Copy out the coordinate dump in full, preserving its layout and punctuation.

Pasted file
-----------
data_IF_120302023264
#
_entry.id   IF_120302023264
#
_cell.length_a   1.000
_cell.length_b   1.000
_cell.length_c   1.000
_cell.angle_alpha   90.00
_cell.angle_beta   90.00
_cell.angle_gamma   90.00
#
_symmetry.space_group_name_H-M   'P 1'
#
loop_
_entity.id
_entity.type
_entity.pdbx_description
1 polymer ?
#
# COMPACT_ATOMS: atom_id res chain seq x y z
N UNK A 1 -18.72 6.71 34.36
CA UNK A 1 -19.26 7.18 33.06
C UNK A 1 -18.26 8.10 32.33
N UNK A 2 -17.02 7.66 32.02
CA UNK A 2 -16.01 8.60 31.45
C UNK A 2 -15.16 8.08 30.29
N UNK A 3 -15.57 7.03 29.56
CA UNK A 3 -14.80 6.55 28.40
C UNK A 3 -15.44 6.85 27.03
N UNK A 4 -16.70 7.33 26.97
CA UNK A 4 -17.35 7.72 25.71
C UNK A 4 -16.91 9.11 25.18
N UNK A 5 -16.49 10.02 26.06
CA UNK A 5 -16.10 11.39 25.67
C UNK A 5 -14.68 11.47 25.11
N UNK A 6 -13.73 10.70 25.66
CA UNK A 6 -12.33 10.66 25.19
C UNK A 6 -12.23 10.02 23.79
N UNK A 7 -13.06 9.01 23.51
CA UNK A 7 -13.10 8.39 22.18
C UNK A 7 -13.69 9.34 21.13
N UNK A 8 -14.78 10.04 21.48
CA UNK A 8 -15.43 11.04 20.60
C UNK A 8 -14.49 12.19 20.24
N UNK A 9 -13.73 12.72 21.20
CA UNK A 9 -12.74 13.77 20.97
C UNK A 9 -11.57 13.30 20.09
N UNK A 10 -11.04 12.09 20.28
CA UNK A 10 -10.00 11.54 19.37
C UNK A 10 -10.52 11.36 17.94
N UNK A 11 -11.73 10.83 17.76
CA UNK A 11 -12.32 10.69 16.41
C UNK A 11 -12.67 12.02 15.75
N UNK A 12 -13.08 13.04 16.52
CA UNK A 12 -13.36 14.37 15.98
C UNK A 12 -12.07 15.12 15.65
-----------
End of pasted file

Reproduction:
data_IF_120302023264
#
_entry.id   IF_120302023264
#
_cell.length_a   1.000
_cell.length_b   1.000
_cell.length_c   1.000
_cell.angle_alpha   90.00
_cell.angle_beta   90.00
_cell.angle_gamma   90.00
#
_symmetry.space_group_name_H-M   'P 1'
#
loop_
_entity.id
_entity.type
_entity.pdbx_description
1 polymer ?
#
# COMPACT_ATOMS: atom_id res chain seq x y z
N UNK A 1 -18.72 6.71 34.36
CA UNK A 1 -19.26 7.18 33.06
C UNK A 1 -18.26 8.10 32.33
N UNK A 2 -17.02 7.66 32.02
CA UNK A 2 -16.01 8.60 31.45
C UNK A 2 -15.16 8.08 30.29
N UNK A 3 -15.57 7.03 29.56
CA UNK A 3 -14.80 6.55 28.40
C UNK A 3 -15.44 6.85 27.03
N UNK A 4 -16.70 7.33 26.97
CA UNK A 4 -17.35 7.72 25.71
C UNK A 4 -16.91 9.11 25.18
N UNK A 5 -16.49 10.02 26.06
CA UNK A 5 -16.10 11.39 25.67
C UNK A 5 -14.68 11.47 25.11
N UNK A 6 -13.73 10.70 25.66
CA UNK A 6 -12.33 10.66 25.19
C UNK A 6 -12.23 10.02 23.79
N UNK A 7 -13.06 9.01 23.51
CA UNK A 7 -13.10 8.39 22.18
C UNK A 7 -13.69 9.34 21.13
N UNK A 8 -14.78 10.04 21.48
CA UNK A 8 -15.43 11.04 20.60
C UNK A 8 -14.49 12.19 20.24
N UNK A 9 -13.73 12.72 21.20
CA UNK A 9 -12.74 13.77 20.97
C UNK A 9 -11.57 13.30 20.09
N UNK A 10 -11.04 12.09 20.28
CA UNK A 10 -10.00 11.54 19.37
C UNK A 10 -10.52 11.36 17.94
N UNK A 11 -11.73 10.83 17.76
CA UNK A 11 -12.32 10.69 16.41
C UNK A 11 -12.67 12.02 15.75
N UNK A 12 -13.08 13.04 16.52
CA UNK A 12 -13.36 14.37 15.98
C UNK A 12 -12.07 15.12 15.65